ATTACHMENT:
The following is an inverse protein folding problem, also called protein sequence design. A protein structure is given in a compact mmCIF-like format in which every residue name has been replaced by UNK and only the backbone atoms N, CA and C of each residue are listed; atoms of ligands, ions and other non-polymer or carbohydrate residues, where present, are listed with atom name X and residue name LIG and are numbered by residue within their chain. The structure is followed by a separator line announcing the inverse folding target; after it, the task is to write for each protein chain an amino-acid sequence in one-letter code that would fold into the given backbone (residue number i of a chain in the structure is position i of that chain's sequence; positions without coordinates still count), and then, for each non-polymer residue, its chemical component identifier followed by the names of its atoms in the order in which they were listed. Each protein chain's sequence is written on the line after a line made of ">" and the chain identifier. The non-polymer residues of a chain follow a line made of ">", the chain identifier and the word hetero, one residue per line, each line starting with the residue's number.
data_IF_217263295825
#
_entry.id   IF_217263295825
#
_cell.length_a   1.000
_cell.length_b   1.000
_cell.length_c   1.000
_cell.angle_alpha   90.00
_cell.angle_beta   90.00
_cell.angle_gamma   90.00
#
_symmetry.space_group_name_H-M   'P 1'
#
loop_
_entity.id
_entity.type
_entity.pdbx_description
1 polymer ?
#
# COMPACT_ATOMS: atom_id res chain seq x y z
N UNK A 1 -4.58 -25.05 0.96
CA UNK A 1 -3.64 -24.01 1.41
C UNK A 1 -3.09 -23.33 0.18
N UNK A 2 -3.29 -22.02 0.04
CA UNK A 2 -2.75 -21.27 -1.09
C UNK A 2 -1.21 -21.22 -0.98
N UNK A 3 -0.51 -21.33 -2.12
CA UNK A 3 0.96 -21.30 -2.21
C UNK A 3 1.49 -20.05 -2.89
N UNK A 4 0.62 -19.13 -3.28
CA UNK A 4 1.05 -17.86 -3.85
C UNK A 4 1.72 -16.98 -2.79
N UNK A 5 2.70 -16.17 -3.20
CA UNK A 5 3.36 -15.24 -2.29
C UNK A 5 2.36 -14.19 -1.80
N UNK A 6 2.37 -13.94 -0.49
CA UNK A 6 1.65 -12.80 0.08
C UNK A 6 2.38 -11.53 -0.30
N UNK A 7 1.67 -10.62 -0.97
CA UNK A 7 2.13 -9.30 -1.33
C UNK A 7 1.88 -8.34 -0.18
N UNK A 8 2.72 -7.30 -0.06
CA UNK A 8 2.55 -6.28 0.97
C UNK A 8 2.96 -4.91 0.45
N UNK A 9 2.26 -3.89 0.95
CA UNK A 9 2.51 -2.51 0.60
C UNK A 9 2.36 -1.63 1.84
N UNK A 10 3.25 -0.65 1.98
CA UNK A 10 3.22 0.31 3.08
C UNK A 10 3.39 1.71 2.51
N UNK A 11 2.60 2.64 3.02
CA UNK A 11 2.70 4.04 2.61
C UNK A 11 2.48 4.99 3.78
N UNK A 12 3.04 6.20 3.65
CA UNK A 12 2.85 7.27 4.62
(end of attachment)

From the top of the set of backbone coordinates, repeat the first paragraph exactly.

The following is an inverse protein folding problem, also called protein sequence design. A protein structure is given in a compact mmCIF-like format in which every residue name has been replaced by UNK and only the backbone atoms N, CA and C of each residue are listed; atoms of ligands, ions and other non-polymer or carbohydrate residues, where present, are listed with atom name X and residue name LIG and are numbered by residue within their chain. The structure is followed by a separator line announcing the inverse folding target; after it, the task is to write for each protein chain an amino-acid sequence in one-letter code that would fold into the given backbone (residue number i of a chain in the structure is position i of that chain's sequence; positions without coordinates still count), and then, for each non-polymer residue, its chemical component identifier followed by the names of its atoms in the order in which they were listed. Each protein chain's sequence is written on the line after a line made of ">" and the chain identifier. The non-polymer residues of a chain follow a line made of ">", the chain identifier and the word hetero, one residue per line, each line starting with the residue's number.